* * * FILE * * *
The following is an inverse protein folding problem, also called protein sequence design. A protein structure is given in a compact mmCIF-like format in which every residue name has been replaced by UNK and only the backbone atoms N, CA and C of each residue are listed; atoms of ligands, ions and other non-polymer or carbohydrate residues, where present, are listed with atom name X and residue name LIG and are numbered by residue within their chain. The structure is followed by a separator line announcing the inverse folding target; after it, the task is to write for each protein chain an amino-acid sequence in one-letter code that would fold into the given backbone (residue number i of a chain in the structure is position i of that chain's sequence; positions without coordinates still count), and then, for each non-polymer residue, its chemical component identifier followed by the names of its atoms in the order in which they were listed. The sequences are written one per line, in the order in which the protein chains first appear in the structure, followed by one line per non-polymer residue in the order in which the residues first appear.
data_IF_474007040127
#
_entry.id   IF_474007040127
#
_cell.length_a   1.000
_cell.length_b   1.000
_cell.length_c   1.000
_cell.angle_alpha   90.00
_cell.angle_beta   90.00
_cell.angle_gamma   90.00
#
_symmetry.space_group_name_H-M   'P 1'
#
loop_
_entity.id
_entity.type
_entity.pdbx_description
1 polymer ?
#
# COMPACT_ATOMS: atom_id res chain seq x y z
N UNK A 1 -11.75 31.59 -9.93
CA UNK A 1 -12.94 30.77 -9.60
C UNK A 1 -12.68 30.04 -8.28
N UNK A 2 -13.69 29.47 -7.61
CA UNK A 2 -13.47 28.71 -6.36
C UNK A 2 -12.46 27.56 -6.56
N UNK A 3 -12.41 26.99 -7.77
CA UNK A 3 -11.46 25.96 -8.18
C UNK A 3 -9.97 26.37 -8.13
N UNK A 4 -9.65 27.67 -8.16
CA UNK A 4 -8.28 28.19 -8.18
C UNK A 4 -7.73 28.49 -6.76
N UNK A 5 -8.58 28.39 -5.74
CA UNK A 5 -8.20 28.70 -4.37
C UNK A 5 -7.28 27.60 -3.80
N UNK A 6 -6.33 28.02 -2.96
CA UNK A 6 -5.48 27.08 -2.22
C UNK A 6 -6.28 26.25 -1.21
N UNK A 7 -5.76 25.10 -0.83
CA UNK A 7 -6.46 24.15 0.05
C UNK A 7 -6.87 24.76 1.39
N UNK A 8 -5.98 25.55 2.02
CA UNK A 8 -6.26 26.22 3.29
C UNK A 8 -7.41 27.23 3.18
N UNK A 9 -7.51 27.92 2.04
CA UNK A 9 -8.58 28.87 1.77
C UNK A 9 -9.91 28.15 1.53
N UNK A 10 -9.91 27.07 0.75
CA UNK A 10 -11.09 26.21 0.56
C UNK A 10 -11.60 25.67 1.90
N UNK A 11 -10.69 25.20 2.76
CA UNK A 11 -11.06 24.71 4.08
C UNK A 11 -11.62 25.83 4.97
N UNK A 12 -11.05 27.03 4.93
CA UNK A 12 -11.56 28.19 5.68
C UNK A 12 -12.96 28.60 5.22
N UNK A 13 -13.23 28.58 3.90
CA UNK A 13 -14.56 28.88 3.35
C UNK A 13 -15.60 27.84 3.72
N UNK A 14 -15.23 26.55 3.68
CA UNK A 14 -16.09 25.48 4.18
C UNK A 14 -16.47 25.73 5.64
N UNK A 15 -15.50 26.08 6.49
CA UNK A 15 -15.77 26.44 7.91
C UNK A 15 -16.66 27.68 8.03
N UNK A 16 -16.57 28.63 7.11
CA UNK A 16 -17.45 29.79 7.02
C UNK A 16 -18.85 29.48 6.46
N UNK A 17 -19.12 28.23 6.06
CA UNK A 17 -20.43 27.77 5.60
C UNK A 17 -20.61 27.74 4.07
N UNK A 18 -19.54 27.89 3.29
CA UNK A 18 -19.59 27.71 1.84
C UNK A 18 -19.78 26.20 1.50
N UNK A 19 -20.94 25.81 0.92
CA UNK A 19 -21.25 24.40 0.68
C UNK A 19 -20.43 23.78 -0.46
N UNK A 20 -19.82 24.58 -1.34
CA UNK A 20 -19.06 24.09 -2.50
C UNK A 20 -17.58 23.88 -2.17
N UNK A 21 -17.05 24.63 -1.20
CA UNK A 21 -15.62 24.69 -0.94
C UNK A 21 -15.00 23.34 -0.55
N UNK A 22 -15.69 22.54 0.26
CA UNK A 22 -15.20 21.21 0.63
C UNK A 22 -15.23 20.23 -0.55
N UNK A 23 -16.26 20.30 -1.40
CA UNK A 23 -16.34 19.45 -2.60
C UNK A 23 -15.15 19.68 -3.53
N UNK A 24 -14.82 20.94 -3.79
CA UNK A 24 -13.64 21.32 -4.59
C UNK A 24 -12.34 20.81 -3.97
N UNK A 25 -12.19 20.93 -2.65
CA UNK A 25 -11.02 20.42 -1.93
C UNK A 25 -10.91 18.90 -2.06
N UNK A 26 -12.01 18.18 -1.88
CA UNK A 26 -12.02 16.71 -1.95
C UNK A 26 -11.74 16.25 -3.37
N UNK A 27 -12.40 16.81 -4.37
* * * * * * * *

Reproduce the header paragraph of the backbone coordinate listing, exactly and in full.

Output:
The following is an inverse protein folding problem, also called protein sequence design. A protein structure is given in a compact mmCIF-like format in which every residue name has been replaced by UNK and only the backbone atoms N, CA and C of each residue are listed; atoms of ligands, ions and other non-polymer or carbohydrate residues, where present, are listed with atom name X and residue name LIG and are numbered by residue within their chain. The structure is followed by a separator line announcing the inverse folding target; after it, the task is to write for each protein chain an amino-acid sequence in one-letter code that would fold into the given backbone (residue number i of a chain in the structure is position i of that chain's sequence; positions without coordinates still count), and then, for each non-polymer residue, its chemical component identifier followed by the names of its atoms in the order in which they were listed. The sequences are written one per line, in the order in which the protein chains first appear in the structure, followed by one line per non-polymer residue in the order in which the residues first appear.